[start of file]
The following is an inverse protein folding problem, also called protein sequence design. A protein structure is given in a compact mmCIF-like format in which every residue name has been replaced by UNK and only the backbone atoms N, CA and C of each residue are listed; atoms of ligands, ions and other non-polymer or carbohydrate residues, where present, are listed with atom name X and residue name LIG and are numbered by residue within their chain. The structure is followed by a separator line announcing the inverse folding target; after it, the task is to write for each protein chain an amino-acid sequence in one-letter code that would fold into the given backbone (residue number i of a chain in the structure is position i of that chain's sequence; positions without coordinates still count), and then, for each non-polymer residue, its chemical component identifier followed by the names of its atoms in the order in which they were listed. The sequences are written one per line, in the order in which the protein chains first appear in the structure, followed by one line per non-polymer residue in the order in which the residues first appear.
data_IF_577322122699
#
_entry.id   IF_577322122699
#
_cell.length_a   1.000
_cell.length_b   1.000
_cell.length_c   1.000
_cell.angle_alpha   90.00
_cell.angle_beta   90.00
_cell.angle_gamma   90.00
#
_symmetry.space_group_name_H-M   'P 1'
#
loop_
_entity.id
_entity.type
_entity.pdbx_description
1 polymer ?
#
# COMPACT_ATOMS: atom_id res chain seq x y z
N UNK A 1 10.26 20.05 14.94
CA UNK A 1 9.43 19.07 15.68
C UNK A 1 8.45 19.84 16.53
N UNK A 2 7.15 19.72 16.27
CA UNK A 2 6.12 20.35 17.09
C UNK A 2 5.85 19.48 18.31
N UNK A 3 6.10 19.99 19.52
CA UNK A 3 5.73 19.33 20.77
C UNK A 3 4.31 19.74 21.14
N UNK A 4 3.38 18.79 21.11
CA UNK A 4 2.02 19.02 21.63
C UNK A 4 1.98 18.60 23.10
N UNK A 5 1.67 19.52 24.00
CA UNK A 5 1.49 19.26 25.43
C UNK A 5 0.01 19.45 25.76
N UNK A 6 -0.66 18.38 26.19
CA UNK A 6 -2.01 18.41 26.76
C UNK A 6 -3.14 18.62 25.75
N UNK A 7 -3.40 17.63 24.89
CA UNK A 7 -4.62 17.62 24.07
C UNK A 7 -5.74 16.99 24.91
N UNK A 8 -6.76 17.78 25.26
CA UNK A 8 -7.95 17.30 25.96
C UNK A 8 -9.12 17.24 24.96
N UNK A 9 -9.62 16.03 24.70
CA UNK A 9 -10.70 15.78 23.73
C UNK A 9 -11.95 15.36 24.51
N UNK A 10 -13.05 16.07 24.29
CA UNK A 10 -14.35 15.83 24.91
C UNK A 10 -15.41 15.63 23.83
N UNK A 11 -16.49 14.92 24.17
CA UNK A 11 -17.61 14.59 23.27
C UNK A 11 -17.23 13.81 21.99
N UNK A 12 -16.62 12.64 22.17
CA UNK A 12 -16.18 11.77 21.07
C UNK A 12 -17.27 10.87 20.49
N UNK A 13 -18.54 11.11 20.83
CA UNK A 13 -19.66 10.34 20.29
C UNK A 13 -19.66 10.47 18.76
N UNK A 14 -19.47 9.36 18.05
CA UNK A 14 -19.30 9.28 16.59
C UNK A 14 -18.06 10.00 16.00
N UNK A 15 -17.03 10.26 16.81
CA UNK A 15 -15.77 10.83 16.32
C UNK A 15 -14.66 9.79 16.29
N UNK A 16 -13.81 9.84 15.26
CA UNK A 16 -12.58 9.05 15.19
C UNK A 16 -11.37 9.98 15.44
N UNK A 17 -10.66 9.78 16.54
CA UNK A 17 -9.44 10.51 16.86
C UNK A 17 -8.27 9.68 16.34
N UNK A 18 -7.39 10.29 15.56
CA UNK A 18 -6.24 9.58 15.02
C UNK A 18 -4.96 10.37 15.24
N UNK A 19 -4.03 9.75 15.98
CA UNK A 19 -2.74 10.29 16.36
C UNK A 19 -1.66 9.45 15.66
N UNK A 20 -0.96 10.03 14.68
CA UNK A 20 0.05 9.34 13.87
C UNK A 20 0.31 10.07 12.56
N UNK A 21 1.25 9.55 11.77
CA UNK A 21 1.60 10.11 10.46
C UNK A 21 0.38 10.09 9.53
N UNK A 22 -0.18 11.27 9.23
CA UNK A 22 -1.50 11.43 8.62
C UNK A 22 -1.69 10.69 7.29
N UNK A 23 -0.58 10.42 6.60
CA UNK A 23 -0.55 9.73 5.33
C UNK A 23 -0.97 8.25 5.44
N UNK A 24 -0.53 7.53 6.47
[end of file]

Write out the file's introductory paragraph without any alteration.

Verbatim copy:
The following is an inverse protein folding problem, also called protein sequence design. A protein structure is given in a compact mmCIF-like format in which every residue name has been replaced by UNK and only the backbone atoms N, CA and C of each residue are listed; atoms of ligands, ions and other non-polymer or carbohydrate residues, where present, are listed with atom name X and residue name LIG and are numbered by residue within their chain. The structure is followed by a separator line announcing the inverse folding target; after it, the task is to write for each protein chain an amino-acid sequence in one-letter code that would fold into the given backbone (residue number i of a chain in the structure is position i of that chain's sequence; positions without coordinates still count), and then, for each non-polymer residue, its chemical component identifier followed by the names of its atoms in the order in which they were listed. The sequences are written one per line, in the order in which the protein chains first appear in the structure, followed by one line per non-polymer residue in the order in which the residues first appear.